Multiple Intelligences in the ESL Classroom In 1904 the French government
In 1904 the French government commissioned psychologist Alfred Binet to find a method to distinguish between children's levels of intelligence. The purpose was to put the 'intellectually inferior' into special schools where they could receive more individual attention1. So begins the journey of testing and analysing scores, consequently giving us an outline or a picture of a person's intelligence. The Intelligent Quotient is a 'score derived from a set of standardised tests' (http://wikipedia.org/).
The notion of measuring a person's intelligence, and therefore, a person's potential, may seem limited to some, as it did to Howard Gardner- professor of education at Harvard University. Gardner argues that 'pencil and paper IQ tests do not capture the full range of human intelligences' (http://en.wikipedia.org/wiki/Howard_Gardner). As an alternative, he puts forward seven different intelligences with the hope to give a broader spectrum of personal potential. These intelligences are: 1.Verbal/Linguistic intelligence 2.Logical-mathematical intelligence 3.Visual/Spatial intelligence 4.Bodily-Kinesthetic intelligence 5.Musical intelligence 6.Interpersonal intelligence 7.Intrapersonal intelligence
Every person learns in a unique and distinctive way, whether it is humming or singing a tune to remember a telephone number (musical intelligence) or devising a mnemonic to memorise the planets in our solar system (verbal/linguistic intelligence). I believe ESL teachers should consider all seven intelligences when working with students.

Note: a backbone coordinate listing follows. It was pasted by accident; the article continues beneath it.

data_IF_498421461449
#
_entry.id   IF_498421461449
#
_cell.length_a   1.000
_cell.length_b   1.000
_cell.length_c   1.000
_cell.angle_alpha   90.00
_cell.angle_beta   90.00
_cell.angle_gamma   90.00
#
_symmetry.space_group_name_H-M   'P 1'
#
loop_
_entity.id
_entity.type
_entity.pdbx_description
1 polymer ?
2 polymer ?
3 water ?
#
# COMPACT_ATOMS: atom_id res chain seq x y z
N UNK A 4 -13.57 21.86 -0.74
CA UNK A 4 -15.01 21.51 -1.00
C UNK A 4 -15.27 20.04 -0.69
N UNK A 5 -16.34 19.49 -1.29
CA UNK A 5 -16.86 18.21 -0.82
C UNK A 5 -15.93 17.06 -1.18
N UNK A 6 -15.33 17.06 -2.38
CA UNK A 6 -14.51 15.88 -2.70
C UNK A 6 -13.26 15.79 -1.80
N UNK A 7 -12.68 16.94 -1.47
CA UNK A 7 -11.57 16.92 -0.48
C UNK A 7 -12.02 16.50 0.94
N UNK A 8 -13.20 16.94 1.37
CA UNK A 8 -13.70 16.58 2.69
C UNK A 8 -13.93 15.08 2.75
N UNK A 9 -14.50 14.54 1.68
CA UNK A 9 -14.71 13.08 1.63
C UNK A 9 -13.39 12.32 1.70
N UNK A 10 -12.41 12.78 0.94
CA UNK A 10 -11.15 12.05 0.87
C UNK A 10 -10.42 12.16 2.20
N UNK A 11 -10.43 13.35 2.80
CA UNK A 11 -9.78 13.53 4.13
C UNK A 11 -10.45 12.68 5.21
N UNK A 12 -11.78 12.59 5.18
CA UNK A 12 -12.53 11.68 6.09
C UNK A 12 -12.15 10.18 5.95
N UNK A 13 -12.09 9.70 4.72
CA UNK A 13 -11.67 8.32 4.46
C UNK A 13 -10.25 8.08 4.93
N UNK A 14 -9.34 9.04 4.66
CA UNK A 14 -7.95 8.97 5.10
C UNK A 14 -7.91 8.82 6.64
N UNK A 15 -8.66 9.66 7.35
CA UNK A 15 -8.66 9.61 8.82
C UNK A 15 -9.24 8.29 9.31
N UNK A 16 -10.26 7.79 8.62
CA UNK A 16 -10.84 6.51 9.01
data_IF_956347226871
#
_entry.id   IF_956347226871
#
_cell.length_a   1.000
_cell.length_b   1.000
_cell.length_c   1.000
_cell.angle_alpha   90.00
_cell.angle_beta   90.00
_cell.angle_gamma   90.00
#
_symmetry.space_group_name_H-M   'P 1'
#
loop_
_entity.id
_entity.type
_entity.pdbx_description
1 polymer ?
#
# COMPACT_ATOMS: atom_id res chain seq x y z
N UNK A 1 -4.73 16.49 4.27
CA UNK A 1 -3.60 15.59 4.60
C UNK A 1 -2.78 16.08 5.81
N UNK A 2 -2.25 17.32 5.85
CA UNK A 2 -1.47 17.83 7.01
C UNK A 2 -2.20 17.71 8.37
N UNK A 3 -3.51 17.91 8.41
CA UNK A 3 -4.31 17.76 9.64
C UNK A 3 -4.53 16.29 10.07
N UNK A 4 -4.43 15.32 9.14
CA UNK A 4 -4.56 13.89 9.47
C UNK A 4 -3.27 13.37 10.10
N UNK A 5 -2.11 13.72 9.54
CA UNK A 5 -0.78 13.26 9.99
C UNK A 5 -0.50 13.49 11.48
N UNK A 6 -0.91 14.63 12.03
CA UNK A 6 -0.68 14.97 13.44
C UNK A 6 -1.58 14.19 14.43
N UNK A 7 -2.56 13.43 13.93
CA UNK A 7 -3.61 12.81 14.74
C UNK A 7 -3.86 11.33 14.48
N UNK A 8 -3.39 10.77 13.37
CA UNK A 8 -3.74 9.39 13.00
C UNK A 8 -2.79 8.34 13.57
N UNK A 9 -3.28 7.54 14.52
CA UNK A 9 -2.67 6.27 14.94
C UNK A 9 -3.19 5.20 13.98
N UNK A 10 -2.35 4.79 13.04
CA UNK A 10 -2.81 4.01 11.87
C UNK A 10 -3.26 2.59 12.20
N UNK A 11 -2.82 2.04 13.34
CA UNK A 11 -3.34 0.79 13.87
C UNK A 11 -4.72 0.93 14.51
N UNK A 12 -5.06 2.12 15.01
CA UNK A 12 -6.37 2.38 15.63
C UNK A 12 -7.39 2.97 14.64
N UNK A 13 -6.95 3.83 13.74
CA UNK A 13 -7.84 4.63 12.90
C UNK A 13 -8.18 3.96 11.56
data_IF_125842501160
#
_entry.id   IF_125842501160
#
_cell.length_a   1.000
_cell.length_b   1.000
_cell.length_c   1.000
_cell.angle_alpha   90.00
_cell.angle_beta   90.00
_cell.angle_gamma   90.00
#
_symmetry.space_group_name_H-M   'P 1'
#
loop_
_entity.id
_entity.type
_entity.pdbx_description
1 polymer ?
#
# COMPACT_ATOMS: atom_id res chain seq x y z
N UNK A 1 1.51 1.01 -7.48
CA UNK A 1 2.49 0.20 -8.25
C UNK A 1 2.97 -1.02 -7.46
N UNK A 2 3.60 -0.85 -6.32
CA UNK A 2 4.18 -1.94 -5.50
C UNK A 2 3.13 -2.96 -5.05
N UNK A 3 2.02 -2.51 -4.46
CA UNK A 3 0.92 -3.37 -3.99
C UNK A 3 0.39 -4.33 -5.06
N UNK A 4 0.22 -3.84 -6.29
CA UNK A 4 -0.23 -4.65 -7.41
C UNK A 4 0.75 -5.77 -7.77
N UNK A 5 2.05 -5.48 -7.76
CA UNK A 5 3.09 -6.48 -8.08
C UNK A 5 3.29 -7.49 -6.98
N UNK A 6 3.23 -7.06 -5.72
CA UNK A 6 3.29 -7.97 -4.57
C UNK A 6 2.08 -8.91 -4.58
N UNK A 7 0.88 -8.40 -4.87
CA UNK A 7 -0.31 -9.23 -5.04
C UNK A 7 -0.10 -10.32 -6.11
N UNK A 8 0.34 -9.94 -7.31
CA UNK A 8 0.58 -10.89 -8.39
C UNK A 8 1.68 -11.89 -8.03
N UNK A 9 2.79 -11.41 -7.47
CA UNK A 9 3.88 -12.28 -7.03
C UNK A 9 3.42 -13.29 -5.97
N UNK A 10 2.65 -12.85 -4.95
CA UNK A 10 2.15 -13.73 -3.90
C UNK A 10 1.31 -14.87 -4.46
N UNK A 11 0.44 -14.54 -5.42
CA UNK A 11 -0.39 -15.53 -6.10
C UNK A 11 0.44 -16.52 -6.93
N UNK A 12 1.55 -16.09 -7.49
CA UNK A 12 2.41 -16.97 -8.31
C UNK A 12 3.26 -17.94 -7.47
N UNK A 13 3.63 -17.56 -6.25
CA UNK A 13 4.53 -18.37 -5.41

In this assignment I will outline each of Gardner's seven intelligences and relate this to the teaching and learning of ESL learners. 1. Verbal/Linguistic Intelligence This involves the ability to use words and language. This kind of student would think in words rather than pictures and as a result the ESL learner would grasp a new language with more ease than others. 2. Logical/Mathematical Intelligence This involves the ability to use logic, reason, and numbers. These learners will see the link between two pieces of information and will perceive patterns readily. Although this intelligence is mostly concerned with mathematical and scientific enquiry, the ESL learner with this dominant intelligence will likely enjoy noticing patterns of language. The teacher can draw the learner's attention to spelling patterns (e.g. plurals, vowel phonemes) in order to help them with reading and spelling. Furthermore, the ESL learner will enjoy matching cause and effect pieces of information (e.g. matching conditionals: when water boils, we get steam). The student's ability to classify and catagorise information can be ustilised by the effective teacher in activities such as grouping verbs and subjects. 3. Visual/Spatial Intelligence These visual learners are likely to think in pictures and tend to create visual representations of new concepts learnt. The effective ESL teacher can use pictures to explain ideas/new language during their board work and in worksheets. The teacher should generate activities and resources using pictorial representations such as maps, charts and pictures. 4. Bodily/Kinesthetic Intelligence These learners may communicate themselves using movement. 'Through interacting with the space around them, they are able to remember and process information' (http://www.ldpride.net/learningstyles.MI.htm#types%20of%20Multiple% 20Intelligence). The capable English teacher will create activities based around mime/charades in order to teach new language (e.g. teaching prepositions by using the pupils as chess pieces). 5. Musical/Rhythmic Intelligence Students with this as a dominant intelligence will think in sounds, patterns and rhythms. The competent ESL teacher will use sound (tapes of sounds to elicit new language), rhythm (using a drum/clapping to represent syllables in words in order to teach pronunciation) and music (using The Beatles' 'When I'm 64' lyrics to teach future simple tense). 6. Interpersonal Intelligence People with this as an overriding intelligence will have the ability to empathise. The proficient English teacher could elicit and create new language by using body language/different intonations to signify feelings. 7. Intrapersonal Intelligence The intrapersonal learner will have the ability to self-reflect and to 'appreciate one´s feelings, fears and motivations' (http://www.infed.org/thinkers/gardner.htm). This could be used to teach the English words for feelings and emotions, for example using sentence starters such as 'how did you feel when'' Moreover, this kind of sentence structure would elicit a great deal of student talk time, especially in a 1-2-1 situation. Traditionally, teaching techniques have involved using linguistic and logical intelligences as a foundation for the teaching style. However, as demonstrated above, it is possible to incorporate a range of teaching techniques suitable to each of Gardner's seven intelligences. Every person learns differently. It is my opinion that ESL teachers should include a range of teaching methods to ensure that the learning objective will reach every individual. Of course, it is not always possible to consider each of the seven intelligences in every lesson; but teachers should use their own judgment to scatter them accordingly over several lessons. After all, 'seven kinds of intelligence would allow seven ways to teach, rather than one' (http://www.infed.org/thinkers/gardner.htm).
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